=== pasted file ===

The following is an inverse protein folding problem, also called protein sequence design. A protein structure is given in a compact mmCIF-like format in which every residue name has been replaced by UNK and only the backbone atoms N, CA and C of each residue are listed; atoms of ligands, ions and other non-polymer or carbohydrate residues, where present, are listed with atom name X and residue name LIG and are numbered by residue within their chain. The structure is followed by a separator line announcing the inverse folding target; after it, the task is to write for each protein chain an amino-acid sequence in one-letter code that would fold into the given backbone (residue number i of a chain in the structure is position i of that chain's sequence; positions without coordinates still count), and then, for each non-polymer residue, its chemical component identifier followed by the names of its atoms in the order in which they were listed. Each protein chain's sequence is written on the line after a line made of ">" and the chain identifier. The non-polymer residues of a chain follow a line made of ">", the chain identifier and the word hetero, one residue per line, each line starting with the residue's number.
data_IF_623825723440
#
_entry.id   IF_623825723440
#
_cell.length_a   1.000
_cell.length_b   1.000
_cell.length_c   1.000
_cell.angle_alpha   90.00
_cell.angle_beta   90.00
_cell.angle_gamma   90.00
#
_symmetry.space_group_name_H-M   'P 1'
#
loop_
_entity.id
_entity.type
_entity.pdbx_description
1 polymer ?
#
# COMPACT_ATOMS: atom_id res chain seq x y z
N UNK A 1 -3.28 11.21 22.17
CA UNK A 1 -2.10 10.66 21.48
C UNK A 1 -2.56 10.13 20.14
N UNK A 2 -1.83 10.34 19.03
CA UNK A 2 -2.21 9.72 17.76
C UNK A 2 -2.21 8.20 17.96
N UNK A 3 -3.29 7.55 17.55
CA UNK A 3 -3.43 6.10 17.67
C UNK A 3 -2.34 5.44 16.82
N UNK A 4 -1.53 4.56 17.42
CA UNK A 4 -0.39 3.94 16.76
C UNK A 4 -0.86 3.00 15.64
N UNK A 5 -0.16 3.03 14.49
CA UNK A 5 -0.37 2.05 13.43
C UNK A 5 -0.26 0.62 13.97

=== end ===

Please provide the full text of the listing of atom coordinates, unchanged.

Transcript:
The following is an inverse protein folding problem, also called protein sequence design. A protein structure is given in a compact mmCIF-like format in which every residue name has been replaced by UNK and only the backbone atoms N, CA and C of each residue are listed; atoms of ligands, ions and other non-polymer or carbohydrate residues, where present, are listed with atom name X and residue name LIG and are numbered by residue within their chain. The structure is followed by a separator line announcing the inverse folding target; after it, the task is to write for each protein chain an amino-acid sequence in one-letter code that would fold into the given backbone (residue number i of a chain in the structure is position i of that chain's sequence; positions without coordinates still count), and then, for each non-polymer residue, its chemical component identifier followed by the names of its atoms in the order in which they were listed. Each protein chain's sequence is written on the line after a line made of ">" and the chain identifier. The non-polymer residues of a chain follow a line made of ">", the chain identifier and the word hetero, one residue per line, each line starting with the residue's number.
data_IF_623825723440
#
_entry.id   IF_623825723440
#
_cell.length_a   1.000
_cell.length_b   1.000
_cell.length_c   1.000
_cell.angle_alpha   90.00
_cell.angle_beta   90.00
_cell.angle_gamma   90.00
#
_symmetry.space_group_name_H-M   'P 1'
#
loop_
_entity.id
_entity.type
_entity.pdbx_description
1 polymer ?
#
# COMPACT_ATOMS: atom_id res chain seq x y z
N UNK A 1 -3.28 11.21 22.17
CA UNK A 1 -2.10 10.66 21.48
C UNK A 1 -2.56 10.13 20.14
N UNK A 2 -1.83 10.34 19.03
CA UNK A 2 -2.21 9.72 17.76
C UNK A 2 -2.21 8.20 17.96
N UNK A 3 -3.29 7.55 17.55
CA UNK A 3 -3.43 6.10 17.67
C UNK A 3 -2.34 5.44 16.82
N UNK A 4 -1.53 4.56 17.42
CA UNK A 4 -0.39 3.94 16.76
C UNK A 4 -0.86 3.00 15.64
N UNK A 5 -0.16 3.03 14.49
CA UNK A 5 -0.37 2.05 13.43
C UNK A 5 -0.26 0.62 13.97